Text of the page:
them in death.

 

As
2013 began, there were five living Raiders; then, in February, Tom Griffin
passed away at age 96. What a man he was. After bailing out of his plane over a
mountainous Chinese forest after the Tokyo raid, he became ill with malaria, and
almost died. When he recovered, he was sent to Europe to fly more combat
missions. He was shot down, captured, and spent 22 months in a German prisoner
of war camp. 

 

The
selflessness of these men, the sheer guts … there was a passage in the
Cincinnati Enquirer obituary for Mr. Griffin that, on the surface, had nothing
to do with the war, but that emblematizes the depth of his sense of duty and
devotion"   When his wife became ill and needed to go
into a nursing home, he visited her every day. He walked from his house to the
nursing home, fed his wife and at the end of the day brought home her clothes.
At night, he washed and ironed her clothes. Then he walked them up to her room
the next morning. He did that for three years until her death in
2005."

 

So
now, out of the original 80, only
four
Raiders remain:

Dick Cole (Doolittle's co-pilot on the Tokyo raid), Robert Hite, Edward Saylor
and David Thatcher. All are in their 90s.
They
have decided that there are too few of them for the public reunions to
continue.

 

The
events in Fort Walton Beach  marked the end.  It has come full circle;
Florida's nearby Eglin Field was where the Raiders trained in secrecy for the
Tokyo mission. The town is planning to do all it can to honor the men: a six-day
celebration of their valor, including luncheons, a dinner and a
parade.

 

Do
the men ever wonder if those of us for whom they helped save the country have
tended to it in a way that is worthy of their sacrifice? They don't talk about
that, at least not around other people.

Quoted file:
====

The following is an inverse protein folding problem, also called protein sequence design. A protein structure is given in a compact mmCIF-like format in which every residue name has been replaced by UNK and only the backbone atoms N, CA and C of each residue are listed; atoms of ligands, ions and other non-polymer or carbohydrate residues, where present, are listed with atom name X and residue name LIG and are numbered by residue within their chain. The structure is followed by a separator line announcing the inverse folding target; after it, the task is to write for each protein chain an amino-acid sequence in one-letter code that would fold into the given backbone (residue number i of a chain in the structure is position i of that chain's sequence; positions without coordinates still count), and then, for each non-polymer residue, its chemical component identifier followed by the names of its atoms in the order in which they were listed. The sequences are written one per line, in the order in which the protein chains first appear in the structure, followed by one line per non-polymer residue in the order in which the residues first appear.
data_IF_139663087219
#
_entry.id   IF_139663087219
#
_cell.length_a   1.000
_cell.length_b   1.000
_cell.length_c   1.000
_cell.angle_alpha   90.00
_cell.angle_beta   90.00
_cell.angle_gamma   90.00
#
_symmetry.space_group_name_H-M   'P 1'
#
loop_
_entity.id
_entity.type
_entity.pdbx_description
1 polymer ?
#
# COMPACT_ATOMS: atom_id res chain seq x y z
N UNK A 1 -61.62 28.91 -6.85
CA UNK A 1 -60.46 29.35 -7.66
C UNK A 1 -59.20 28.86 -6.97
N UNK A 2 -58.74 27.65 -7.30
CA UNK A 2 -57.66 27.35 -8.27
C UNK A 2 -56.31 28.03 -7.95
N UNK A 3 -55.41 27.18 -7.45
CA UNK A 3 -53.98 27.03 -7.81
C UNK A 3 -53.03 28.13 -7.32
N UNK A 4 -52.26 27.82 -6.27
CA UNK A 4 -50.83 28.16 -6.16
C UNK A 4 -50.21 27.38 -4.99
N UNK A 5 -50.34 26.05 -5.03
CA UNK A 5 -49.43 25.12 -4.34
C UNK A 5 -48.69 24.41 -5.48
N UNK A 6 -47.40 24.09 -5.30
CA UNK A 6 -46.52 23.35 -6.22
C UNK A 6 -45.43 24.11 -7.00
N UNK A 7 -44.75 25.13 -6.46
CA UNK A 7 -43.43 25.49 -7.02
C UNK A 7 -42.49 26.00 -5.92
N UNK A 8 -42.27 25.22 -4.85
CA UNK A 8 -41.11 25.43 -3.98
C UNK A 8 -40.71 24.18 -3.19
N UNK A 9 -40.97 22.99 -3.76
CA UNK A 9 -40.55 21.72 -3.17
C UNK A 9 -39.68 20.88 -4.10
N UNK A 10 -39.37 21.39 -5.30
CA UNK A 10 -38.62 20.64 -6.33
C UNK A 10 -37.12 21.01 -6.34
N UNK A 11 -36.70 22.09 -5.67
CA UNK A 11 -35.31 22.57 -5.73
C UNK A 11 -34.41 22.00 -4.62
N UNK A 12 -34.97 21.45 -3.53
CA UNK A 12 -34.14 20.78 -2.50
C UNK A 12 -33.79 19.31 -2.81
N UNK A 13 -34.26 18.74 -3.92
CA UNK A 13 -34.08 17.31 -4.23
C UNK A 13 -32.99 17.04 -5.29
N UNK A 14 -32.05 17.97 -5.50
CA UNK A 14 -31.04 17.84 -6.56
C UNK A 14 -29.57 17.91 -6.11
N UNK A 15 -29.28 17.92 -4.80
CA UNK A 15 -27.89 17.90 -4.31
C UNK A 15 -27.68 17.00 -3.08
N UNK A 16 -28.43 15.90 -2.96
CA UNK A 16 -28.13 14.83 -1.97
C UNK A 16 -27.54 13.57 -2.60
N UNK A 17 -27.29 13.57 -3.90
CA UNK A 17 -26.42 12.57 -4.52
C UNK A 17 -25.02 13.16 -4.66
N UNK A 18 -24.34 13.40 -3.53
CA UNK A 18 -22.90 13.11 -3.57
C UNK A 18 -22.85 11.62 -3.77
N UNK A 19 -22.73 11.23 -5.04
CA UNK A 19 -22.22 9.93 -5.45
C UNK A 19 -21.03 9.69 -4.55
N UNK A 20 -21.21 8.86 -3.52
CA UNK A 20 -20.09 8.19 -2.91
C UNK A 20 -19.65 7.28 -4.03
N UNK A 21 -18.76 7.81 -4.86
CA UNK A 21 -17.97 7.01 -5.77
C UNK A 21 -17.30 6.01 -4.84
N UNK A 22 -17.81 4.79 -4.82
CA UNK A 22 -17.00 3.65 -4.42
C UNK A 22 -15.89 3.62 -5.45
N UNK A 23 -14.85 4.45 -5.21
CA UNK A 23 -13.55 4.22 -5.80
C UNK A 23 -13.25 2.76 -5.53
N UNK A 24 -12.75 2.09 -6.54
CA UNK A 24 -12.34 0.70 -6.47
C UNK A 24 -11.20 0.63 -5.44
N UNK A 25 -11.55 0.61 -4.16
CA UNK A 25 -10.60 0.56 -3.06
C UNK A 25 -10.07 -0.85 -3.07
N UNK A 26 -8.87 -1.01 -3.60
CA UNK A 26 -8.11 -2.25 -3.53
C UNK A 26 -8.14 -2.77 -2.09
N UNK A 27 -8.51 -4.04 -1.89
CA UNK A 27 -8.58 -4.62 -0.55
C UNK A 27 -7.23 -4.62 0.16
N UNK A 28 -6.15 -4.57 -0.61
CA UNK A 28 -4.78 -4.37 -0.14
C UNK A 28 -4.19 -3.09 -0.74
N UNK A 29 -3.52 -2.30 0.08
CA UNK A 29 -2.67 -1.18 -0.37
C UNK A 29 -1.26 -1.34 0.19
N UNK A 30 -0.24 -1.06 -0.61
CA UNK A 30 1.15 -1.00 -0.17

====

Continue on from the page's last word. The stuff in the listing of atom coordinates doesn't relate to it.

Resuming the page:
The
men have decided that after this final public reunion they will wait until a
later date — sometime this year — to get together once more, informally and in
absolute privacy. That is when they will open the bottle of brandy. The years
are flowing by too swiftly now; they are not going to wait until there are only
two of them. They will fill the four remaining upturned goblets. And raise them
in a toast to those who are gone.

 

Comments

  1. I’m thankful to be one of those Americans that knows the story and does care. Truly it is difficult for me to find the words to describe the admiration and respect I hold in my heart for them. Thank you, Major, for posting even you did put a tear in my eye.

  2. It is truly unfortunate that these courageous Marines are fading into history without any recognition from the American leadership! Why hasn’t the White House and obama at least issued a statement acknowledging these men and their sacrifice? We Americans are too busy texting, twittering, or updating our importance on facebook to take the time to acknowledge the sacrifice of these men. The news recently reported that very few people could recite the Pledge of Allegiance and our schools no longer recite the pledge to start the school day. I often think that we do not deserve the freedom we enjoy because we fail to acknowledge the sacrifices of those that fought for our freedom. I do worry about our young generations and their indifference to the treasures they enjoy every day.